Likewise, savers who had put their 401(k)s into gold would have done well the past two years, and might continue to in the future against the backdrop of a falling stock market. A 401(k) heavily weighted in U.S. treasuries would also come out ahead, said Weller, if treasuries were held long-term.
Sorrell's worries are mitigated by his youth.
"I'm 39," he said. "If my 401(k) plummets, of course I'd be concerned. But longer term, I think the stock market will have recovered by the time I need to tap my savings for retirement."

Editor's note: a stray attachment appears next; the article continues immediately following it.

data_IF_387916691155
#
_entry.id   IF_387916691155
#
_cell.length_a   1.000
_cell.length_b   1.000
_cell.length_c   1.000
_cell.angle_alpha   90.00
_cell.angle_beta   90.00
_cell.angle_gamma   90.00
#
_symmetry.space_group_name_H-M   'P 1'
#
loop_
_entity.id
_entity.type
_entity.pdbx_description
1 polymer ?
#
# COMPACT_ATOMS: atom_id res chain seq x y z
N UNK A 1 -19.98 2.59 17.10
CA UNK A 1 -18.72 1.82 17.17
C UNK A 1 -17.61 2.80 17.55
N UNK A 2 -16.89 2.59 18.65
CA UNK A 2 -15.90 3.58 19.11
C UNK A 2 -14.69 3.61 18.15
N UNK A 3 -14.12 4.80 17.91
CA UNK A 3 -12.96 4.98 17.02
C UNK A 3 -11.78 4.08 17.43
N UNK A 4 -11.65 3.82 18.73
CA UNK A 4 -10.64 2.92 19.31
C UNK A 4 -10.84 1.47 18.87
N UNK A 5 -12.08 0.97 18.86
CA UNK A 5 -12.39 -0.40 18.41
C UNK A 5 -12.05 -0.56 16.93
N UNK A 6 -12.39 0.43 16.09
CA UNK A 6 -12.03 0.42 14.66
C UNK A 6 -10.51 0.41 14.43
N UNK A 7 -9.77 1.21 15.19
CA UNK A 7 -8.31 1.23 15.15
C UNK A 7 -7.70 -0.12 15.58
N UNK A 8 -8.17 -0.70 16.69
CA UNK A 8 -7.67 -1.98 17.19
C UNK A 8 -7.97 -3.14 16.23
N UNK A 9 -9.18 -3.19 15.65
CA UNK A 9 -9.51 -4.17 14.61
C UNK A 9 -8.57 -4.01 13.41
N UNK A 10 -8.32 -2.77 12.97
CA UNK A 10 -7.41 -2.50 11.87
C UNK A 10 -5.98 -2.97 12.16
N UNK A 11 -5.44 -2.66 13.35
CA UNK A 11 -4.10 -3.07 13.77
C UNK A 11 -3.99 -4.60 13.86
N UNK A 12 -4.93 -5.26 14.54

A crash actually could represent a buying opportunity, he said, with temporarily depressed stocks available on the cheap.
"If you'd bought Bank of America nine months ago," he noted, "You'd have made a tidy profit."
Sorrell's greater worry is how a default might affect the tourist business and how a worsening U.S. economy might discourage foreigners from coming to New York.
"Look at Greece," he said. "The travel business there is just bleeding away. If we, here, defaulted, then some tours from abroad would be canceled. My business could be very badly hurt. Professionally, that's my real worry."
ABC News' Dan Arnall contributed to this report.